The Court of Appeal for Ontario has released a decision dealing
with whether Ontario has jurisdiction over a case stemming from a
motor vehicle accident in Alberta.
In Tamminga v. Tamminga, an Ontario resident was
injured when she fell off a truck in Alberta. She commenced an
action in the Ontario Superior Court of Justice against the owner
and operator of the truck, who lives in Alberta, and a corporate
co-owner of the truck, which is registered and carries on business
in Alberta. She also sued her Ontario automobile insurer, claiming
uninsured/underinsured coverage under her policy. The defendants
moved to stay her action on the basis that Ontario courts lacked
jurisdiction to hear the case. They relied upon the Supreme
Court's decision in Club Resorts Ltd. v. Van
In Van Breda, the Supreme Court identified a
non-exhaustive list of "presumptive connecting factors"
to consider in tort cases. One of those factors is that "a
contract connected with the dispute was made in the province."
The plaintiff claimed that her Ontario auto insurance contact was
was a sufficient "presumptive connecting factor" under
Van Breda to give an Ontario court jurisdiction over the
The Court of Appeal agreed with the motions judge that, pursuant
to Van Breda, the Ontario court did not have jurisdiction
over the matter. With respect to the contract in question (the
insurance policy), the Court held:
An automobile insurance
contract "anticipates" accidents generally, but the
tortfeasor will not be identifiable in advance. Unlike the contract
in Van Breda, there is nothing that connects the
appellant's insurance contract to the respondents. They are not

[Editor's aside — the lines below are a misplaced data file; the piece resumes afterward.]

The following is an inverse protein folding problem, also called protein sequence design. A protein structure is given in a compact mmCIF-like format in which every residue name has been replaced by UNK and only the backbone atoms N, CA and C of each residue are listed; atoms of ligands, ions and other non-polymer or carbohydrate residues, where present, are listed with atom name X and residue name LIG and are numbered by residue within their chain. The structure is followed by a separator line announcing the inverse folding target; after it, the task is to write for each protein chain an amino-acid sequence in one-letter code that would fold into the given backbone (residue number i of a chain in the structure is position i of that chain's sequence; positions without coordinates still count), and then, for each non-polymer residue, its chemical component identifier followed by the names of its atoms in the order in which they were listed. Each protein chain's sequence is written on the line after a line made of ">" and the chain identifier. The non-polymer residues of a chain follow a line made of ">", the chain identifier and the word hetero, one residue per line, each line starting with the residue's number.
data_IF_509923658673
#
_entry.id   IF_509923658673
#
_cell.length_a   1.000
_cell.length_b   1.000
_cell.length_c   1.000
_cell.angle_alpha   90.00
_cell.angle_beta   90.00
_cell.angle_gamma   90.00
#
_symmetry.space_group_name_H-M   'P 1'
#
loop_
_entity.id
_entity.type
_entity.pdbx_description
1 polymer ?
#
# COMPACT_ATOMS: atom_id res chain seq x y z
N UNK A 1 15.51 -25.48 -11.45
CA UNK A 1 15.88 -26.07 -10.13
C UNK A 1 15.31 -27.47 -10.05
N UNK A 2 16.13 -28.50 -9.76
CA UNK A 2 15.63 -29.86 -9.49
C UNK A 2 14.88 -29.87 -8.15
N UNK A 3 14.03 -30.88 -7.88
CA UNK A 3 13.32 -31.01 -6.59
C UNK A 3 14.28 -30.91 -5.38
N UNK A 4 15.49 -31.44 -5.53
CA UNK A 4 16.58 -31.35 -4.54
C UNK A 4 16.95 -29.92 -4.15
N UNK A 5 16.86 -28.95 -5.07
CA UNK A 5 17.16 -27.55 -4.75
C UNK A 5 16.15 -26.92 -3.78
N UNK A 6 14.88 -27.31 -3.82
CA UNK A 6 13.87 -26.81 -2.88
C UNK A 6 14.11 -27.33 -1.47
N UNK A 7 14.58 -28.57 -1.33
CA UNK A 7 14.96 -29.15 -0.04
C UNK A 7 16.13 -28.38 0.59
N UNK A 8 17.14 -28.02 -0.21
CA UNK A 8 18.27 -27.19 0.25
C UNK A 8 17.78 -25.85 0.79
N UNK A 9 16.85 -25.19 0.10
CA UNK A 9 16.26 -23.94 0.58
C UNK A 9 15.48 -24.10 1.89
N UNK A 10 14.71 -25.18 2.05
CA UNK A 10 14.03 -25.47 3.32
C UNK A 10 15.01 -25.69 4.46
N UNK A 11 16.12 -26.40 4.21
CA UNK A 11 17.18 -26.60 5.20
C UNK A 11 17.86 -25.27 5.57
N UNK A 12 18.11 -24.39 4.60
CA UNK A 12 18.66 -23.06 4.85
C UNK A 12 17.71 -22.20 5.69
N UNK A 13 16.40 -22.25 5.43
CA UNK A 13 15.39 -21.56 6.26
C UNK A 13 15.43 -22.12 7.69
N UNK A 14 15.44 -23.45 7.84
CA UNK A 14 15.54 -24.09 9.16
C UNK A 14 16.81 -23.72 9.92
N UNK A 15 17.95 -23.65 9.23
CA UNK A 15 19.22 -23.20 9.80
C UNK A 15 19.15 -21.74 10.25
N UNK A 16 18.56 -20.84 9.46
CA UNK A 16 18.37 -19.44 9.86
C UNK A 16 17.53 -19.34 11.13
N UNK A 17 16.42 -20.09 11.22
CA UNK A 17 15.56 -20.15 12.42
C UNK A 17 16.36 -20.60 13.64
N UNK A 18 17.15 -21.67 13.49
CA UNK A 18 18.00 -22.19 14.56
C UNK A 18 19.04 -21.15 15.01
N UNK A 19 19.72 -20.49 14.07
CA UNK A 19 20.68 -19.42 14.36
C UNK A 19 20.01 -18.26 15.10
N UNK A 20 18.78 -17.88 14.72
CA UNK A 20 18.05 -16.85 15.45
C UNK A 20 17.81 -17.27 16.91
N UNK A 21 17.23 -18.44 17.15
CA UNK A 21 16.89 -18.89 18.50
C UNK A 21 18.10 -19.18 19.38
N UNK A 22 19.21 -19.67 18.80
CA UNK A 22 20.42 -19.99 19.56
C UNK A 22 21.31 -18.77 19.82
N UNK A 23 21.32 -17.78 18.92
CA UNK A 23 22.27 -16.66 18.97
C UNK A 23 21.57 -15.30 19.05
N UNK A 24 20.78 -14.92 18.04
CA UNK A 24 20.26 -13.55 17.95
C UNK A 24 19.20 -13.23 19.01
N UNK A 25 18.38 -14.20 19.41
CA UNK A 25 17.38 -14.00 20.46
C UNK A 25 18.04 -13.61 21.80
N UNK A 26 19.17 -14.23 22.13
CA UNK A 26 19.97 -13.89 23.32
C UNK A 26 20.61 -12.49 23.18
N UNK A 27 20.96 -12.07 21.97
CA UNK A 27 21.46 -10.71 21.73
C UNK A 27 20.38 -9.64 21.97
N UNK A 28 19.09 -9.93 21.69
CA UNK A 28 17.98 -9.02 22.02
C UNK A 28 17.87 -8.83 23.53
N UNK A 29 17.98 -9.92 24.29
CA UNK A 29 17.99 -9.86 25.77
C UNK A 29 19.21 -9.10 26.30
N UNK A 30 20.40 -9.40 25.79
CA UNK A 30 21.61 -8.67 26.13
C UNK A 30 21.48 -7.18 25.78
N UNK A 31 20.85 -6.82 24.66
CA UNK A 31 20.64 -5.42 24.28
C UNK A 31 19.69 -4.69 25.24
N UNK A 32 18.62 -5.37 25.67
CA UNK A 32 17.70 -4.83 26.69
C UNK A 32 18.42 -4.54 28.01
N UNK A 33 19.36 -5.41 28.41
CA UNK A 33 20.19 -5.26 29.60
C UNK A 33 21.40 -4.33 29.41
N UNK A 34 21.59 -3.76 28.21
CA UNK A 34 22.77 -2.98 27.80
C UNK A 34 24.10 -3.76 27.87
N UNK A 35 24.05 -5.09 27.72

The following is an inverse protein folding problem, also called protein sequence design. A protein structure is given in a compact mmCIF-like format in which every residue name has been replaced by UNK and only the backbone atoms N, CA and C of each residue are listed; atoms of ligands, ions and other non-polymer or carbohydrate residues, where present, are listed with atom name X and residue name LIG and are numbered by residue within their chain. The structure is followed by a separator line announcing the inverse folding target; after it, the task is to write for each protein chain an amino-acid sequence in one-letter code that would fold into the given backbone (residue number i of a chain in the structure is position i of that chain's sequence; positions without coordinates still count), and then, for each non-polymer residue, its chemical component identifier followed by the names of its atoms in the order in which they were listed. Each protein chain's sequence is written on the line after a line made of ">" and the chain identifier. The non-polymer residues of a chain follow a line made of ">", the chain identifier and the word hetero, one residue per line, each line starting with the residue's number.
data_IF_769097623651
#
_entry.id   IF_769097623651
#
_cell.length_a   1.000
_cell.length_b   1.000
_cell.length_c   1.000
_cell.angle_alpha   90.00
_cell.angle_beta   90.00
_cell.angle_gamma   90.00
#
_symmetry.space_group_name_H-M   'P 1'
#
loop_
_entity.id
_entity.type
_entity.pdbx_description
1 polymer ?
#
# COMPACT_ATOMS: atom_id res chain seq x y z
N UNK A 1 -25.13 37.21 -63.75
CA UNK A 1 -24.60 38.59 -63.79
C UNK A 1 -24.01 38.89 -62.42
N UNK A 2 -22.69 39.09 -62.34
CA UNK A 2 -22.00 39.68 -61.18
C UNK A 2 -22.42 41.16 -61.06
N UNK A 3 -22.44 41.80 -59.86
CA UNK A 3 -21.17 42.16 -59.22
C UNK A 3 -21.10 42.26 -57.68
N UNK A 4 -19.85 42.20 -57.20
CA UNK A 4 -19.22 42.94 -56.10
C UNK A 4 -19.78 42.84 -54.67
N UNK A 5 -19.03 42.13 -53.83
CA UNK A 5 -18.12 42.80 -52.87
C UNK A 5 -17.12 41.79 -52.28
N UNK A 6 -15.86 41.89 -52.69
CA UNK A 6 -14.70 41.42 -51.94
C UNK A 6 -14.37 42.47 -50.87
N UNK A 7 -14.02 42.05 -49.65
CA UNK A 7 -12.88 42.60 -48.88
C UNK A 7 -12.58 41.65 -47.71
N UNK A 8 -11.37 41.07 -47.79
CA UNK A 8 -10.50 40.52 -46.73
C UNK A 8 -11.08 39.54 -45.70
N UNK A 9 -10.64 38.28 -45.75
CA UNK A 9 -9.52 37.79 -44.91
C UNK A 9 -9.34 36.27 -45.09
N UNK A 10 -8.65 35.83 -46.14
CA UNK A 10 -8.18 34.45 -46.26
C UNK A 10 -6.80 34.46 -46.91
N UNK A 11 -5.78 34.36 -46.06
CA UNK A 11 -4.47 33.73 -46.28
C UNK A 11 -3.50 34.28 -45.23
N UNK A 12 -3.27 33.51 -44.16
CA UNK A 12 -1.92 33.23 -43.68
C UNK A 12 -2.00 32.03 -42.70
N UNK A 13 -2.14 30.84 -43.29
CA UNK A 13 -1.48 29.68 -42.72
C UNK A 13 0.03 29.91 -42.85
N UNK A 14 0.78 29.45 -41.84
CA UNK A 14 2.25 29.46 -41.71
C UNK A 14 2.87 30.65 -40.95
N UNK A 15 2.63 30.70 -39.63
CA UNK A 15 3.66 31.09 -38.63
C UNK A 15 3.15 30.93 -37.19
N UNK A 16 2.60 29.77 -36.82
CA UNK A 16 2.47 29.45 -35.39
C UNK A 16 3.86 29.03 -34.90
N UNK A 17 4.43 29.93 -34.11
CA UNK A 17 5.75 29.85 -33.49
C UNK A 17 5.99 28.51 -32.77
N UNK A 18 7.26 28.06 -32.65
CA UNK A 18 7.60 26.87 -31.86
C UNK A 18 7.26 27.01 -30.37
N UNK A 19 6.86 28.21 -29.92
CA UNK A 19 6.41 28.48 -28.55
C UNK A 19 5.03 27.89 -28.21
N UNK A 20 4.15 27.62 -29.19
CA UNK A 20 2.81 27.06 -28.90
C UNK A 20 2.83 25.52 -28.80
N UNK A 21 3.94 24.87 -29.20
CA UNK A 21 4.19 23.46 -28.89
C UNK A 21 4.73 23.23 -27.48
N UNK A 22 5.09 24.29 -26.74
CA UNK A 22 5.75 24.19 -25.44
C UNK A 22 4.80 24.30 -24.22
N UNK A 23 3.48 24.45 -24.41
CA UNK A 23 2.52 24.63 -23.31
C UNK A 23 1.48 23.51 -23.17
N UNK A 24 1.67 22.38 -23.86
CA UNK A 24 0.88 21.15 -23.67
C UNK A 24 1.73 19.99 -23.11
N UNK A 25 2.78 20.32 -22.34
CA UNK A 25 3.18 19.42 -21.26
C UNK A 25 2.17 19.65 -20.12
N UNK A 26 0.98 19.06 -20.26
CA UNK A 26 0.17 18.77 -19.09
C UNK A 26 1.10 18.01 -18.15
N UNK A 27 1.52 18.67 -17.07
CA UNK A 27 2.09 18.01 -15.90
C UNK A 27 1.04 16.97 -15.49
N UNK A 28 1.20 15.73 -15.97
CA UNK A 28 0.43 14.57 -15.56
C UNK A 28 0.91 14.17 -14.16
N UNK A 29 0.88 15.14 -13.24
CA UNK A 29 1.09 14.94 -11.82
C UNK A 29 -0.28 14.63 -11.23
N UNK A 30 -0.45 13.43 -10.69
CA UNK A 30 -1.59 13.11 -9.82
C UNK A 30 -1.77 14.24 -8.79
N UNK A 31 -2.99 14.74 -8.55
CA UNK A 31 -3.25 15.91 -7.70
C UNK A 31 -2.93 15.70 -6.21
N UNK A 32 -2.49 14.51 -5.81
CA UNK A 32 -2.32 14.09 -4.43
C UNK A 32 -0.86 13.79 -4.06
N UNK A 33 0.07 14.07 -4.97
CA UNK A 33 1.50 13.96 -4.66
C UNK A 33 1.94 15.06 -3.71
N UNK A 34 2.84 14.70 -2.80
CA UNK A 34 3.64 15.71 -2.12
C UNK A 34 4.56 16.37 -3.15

parties to or beneficiaries of the contract. The appellant was not
visiting the farm in Alberta for any reason related to the
contract. The connection between the insurance policy and the
dispute only arises in the aftermath of the tort and its
application is conditional on the outcome of the appellant's
claim against the tortfeasors.
In a word, there is no nexus
between the insurance contract and the respondents.
Under B.C.'s former and current Limitation Act, the limitation period for a Plaintiff's claim can be extended on the basis of a Defendant having acknowledged in writing some liability for the cause of action.
Automobile drivers, like fine wine, tend to get better with age. Older drivers can draw on a wealth of experience from their years on the road to assist them when faced by a variety of dangerous conditions.
The insurance industry will be interested in Ledcor Construction Ltd v. Northbridge Indemnity Insurance Co because of principles the Supreme Court of Canada applied to the "faulty workmanship" exclusion in a Builders' Risk policy.
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